While SUVs are subjected to GST cess, these are calculated based on the length of the vehicle. The width of the vehicle, which affects the road’s level of service, and bonnet height, which determines road accident fatalities, are ignored.

Key Takeaways

  • From 1990s to 2020s, the width of hatchback models increased by 330mm – “Hatchback models are getting 1 cm wider every year.”
  • SUVs are replacing conventional hatchbacks in India – In 2023, SUVs accounted for about half of the overall passenger vehicle sales.
  • As the width of cars increases rapidly, roads will become narrower to accommodate passing traffic.
  • Cars in India are subject to the same maximum width limit as trucks – 2.6 m. Cars will continue to expand to 2.6 m unless the governments intervene.
  • Motor vehicle tax and GST cess in India do not consider width of the vehicle, which affects the road’s level of service, or bonnet height, which determines road accident fatalities.
  • To decrease the use of SUVs on urban roads, local bodies should implement policy interventions that could potentially discourage people from driving wider cars.

From the early 1990s, India’s demand for automobiles increased because of the country’s growing working population and government policies for infrastructure development, which included a focus on road development in each of the five-year plans. Subsequently, there has been a significant spike in traffic congestion on Indian roads, primarily due to the reduced mode share of public transport and the increased number of private vehicles. While these factors are well-known causes of traffic congestion, this article attempts to draw the reader’s attention to an often overlooked factor: the evolution of car widths and their impact on urban road space.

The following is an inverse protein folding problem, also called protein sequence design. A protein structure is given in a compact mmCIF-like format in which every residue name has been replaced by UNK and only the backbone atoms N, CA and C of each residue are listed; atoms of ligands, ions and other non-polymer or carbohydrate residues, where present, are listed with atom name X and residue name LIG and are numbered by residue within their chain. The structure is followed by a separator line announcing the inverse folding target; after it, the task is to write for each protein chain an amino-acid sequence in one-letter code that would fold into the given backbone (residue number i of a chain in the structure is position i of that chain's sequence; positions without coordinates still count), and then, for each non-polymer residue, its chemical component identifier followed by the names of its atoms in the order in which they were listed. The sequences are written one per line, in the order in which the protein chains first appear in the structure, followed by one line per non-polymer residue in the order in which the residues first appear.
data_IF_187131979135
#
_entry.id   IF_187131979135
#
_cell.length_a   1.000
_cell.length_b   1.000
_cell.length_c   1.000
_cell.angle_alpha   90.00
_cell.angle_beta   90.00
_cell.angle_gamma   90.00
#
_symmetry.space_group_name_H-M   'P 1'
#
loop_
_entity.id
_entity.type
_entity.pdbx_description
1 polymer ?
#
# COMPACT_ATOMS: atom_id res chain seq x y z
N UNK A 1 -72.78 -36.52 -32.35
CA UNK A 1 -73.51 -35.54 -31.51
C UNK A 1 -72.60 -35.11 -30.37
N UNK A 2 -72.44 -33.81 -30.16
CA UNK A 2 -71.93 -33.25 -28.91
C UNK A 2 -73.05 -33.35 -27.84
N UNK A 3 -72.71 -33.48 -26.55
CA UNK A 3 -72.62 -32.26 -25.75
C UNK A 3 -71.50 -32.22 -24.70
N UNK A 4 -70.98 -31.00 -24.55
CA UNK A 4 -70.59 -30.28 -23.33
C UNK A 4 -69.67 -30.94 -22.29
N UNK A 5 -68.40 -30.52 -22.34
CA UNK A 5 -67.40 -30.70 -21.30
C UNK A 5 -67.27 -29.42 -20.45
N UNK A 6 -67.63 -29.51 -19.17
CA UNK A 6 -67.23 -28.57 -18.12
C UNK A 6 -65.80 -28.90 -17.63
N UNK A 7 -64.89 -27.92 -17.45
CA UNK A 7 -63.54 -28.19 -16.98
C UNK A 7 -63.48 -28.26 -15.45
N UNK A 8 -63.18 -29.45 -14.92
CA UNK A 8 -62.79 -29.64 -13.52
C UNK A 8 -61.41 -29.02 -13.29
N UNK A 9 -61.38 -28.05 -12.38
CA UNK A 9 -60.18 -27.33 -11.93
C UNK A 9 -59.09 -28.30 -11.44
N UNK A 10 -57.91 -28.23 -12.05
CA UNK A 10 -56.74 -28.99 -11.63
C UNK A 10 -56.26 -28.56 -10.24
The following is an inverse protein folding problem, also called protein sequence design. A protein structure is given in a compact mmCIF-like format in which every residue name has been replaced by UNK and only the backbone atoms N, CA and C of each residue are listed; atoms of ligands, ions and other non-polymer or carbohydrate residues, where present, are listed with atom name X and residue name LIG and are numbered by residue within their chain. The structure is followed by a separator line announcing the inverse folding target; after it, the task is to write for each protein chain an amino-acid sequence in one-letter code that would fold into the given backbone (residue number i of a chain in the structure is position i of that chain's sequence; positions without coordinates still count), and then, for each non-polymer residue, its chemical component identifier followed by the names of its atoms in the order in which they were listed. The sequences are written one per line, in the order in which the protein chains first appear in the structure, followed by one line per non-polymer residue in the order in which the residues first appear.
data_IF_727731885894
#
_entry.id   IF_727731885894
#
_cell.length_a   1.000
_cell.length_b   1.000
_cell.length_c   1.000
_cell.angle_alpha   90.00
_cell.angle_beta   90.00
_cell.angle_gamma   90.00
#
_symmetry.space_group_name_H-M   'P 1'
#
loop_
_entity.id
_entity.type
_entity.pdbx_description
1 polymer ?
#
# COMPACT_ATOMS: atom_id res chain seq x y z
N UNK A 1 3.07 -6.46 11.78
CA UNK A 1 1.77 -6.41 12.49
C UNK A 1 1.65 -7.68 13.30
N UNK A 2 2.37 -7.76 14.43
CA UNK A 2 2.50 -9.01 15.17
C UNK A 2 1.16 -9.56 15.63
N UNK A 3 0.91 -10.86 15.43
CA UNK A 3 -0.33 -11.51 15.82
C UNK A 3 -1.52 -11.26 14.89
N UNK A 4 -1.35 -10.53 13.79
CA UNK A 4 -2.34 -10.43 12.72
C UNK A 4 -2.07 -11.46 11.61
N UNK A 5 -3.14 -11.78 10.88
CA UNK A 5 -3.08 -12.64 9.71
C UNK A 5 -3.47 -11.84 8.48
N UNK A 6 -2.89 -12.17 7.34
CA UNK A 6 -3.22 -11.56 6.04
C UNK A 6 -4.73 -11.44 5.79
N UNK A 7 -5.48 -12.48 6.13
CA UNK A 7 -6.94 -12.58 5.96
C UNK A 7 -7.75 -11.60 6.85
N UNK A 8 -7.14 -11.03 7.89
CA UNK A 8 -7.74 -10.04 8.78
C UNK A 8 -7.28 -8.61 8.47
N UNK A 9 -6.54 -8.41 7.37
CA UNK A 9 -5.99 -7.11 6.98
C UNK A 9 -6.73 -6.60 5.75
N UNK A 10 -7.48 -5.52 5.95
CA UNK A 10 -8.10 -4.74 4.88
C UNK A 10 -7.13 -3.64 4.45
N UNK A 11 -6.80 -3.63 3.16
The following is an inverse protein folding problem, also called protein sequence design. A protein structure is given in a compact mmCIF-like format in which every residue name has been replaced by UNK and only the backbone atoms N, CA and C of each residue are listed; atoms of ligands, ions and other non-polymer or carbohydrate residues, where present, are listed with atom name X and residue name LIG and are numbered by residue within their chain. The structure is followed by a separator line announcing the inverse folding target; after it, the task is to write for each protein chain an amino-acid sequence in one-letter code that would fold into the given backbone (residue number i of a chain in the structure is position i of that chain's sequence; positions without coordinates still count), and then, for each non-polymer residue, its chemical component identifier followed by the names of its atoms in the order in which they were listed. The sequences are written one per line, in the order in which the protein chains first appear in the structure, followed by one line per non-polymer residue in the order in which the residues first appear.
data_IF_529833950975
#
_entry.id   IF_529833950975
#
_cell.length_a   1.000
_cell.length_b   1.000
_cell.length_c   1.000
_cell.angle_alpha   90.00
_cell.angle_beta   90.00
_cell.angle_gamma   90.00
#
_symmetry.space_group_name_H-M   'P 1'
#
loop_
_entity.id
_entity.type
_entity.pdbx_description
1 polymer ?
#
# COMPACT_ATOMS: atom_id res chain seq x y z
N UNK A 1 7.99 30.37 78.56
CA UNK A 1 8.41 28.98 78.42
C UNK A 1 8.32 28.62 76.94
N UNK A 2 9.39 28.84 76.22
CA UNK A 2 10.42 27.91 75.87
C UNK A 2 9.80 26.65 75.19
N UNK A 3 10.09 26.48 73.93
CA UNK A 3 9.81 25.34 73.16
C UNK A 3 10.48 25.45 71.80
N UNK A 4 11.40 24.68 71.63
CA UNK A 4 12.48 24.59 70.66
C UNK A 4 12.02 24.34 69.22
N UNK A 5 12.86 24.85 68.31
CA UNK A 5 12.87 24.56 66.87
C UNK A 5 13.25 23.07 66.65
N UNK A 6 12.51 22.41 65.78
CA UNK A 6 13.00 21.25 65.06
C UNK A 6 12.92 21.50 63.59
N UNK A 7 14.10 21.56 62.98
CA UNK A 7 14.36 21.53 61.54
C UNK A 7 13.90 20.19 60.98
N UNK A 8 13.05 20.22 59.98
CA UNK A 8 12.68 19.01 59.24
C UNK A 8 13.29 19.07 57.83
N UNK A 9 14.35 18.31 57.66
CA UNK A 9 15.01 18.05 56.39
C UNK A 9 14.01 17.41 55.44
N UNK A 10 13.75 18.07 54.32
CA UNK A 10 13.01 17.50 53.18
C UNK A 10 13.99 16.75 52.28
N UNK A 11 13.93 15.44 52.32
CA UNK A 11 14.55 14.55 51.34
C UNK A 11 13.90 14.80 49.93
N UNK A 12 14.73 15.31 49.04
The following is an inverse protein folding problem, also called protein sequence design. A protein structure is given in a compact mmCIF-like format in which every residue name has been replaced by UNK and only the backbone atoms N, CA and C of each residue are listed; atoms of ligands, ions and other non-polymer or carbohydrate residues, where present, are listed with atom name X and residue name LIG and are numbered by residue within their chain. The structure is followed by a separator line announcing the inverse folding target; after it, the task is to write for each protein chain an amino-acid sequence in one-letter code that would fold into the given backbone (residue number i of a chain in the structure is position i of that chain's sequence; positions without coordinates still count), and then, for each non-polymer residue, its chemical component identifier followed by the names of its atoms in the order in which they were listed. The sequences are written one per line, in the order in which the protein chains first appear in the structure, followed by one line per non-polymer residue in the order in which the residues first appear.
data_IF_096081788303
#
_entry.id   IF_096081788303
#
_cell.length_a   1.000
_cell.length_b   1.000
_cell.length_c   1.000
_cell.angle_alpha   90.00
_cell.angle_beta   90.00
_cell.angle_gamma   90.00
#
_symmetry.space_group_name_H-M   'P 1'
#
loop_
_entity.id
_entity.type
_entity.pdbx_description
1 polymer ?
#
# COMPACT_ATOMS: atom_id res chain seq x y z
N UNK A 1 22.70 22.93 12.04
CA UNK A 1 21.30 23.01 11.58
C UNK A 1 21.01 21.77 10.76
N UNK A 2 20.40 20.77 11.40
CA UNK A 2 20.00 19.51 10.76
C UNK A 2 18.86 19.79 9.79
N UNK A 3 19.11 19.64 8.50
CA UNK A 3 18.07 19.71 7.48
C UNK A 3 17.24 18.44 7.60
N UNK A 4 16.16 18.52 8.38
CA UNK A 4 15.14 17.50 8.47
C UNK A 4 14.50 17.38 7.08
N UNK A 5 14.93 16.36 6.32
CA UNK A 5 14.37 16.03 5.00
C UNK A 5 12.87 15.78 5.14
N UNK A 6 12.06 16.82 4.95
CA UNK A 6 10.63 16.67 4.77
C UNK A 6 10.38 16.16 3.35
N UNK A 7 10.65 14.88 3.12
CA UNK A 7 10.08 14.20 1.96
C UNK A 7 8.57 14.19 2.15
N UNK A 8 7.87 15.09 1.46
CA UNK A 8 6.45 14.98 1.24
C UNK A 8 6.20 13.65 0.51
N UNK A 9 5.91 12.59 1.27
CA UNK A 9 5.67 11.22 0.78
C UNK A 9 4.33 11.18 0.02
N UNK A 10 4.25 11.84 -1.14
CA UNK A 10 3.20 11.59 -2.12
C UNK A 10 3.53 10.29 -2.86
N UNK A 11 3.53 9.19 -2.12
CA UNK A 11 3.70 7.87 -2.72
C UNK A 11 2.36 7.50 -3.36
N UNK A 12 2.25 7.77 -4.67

From 1990 to 2024, the width of cars has steadily increased; the most sold car in the 1990s, the Maruti 800, had a width of 1,405 mm, while the most sold car in 2020, the Maruti Suzuki Swift, has a width of 1,735 mm. That is a 330 mm increase in the width of hatchback models (standard passenger cars) in just 30 years, or, to put it another way, ‘hatchback models are getting 1 cm wider every year’.

This trend has only intensified in recent years; the SUV market in India has been experiencing significant growth in recent years. In 2023, SUVs accounted for about half of the overall passenger vehicle sales (from 42 per cent in 2022 to 48.7 per cent in 2023), which is a 16 per cent increase in SUV sales over the previous year. As the country’s GDP continues to grow, more people will have the purchasing power to afford SUVs.

On the other hand, the width of the carriageway (the portion of roadway constructed for the movement of vehicle traffic) remains unchanged. The carriageway width specification by the Indian Road Congress (in IRC:86-1983 and IRC:86-2018) recommends a width of 3.5m for a single-lane carriageway. In the coming years, it is anticipated that SUVs, which have an average width of about 2,100mm (1.5 times wider than hatchbacks in the 1990s), will take over the market for hatchbacks. As a result of wider SUVs replacing traditional hatchbacks, roads will become narrower to accommodate passing traffic.

The IRC’s Guideline for Capacity of Urban Roads in Plain Areas (IRC:106-1990) recommends urban roads have a Level of Service C (LOS C), which means that the average travel speed should be about 50 per cent of the average free-flow speed. This will enhance the steady flow of traffic on urban roads with minimal obstruction. But as cars get wider and wider, the level of service on urban roads will be reduced to LOS D or LOS E, corresponding to extremely poor comfort and convenience.